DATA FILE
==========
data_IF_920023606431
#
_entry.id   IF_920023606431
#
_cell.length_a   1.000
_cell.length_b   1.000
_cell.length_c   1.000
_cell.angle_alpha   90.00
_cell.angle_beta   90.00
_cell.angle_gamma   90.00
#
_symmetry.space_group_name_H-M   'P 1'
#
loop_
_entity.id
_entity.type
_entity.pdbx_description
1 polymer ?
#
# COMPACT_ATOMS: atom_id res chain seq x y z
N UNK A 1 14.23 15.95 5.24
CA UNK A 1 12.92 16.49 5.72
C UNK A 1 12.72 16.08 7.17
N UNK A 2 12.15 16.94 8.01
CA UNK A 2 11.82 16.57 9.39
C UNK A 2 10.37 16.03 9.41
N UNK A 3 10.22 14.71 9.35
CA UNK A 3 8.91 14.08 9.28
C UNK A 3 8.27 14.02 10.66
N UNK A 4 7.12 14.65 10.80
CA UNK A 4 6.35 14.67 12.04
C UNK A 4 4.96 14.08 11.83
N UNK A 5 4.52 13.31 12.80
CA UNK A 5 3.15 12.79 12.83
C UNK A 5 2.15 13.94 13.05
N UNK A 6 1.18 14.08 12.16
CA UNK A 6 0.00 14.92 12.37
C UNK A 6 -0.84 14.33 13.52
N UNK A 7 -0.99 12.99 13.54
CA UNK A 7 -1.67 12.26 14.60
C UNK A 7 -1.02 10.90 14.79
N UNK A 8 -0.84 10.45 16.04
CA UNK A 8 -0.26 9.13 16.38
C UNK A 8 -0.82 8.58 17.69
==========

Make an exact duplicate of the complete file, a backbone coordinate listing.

data_IF_920023606431
#
_entry.id   IF_920023606431
#
_cell.length_a   1.000
_cell.length_b   1.000
_cell.length_c   1.000
_cell.angle_alpha   90.00
_cell.angle_beta   90.00
_cell.angle_gamma   90.00
#
_symmetry.space_group_name_H-M   'P 1'
#
loop_
_entity.id
_entity.type
_entity.pdbx_description
1 polymer ?
#
# COMPACT_ATOMS: atom_id res chain seq x y z
N UNK A 1 14.23 15.95 5.24
CA UNK A 1 12.92 16.49 5.72
C UNK A 1 12.72 16.08 7.17
N UNK A 2 12.15 16.94 8.01
CA UNK A 2 11.82 16.57 9.39
C UNK A 2 10.37 16.03 9.41
N UNK A 3 10.22 14.71 9.35
CA UNK A 3 8.91 14.08 9.28
C UNK A 3 8.27 14.02 10.66
N UNK A 4 7.12 14.65 10.80
CA UNK A 4 6.35 14.67 12.04
C UNK A 4 4.96 14.08 11.83
N UNK A 5 4.52 13.31 12.80
CA UNK A 5 3.15 12.79 12.83
C UNK A 5 2.15 13.94 13.05
N UNK A 6 1.18 14.08 12.16
CA UNK A 6 0.00 14.92 12.37
C UNK A 6 -0.84 14.33 13.52
N UNK A 7 -0.99 12.99 13.54
CA UNK A 7 -1.67 12.26 14.60
C UNK A 7 -1.02 10.90 14.79
N UNK A 8 -0.84 10.45 16.04
CA UNK A 8 -0.26 9.13 16.38
C UNK A 8 -0.82 8.58 17.69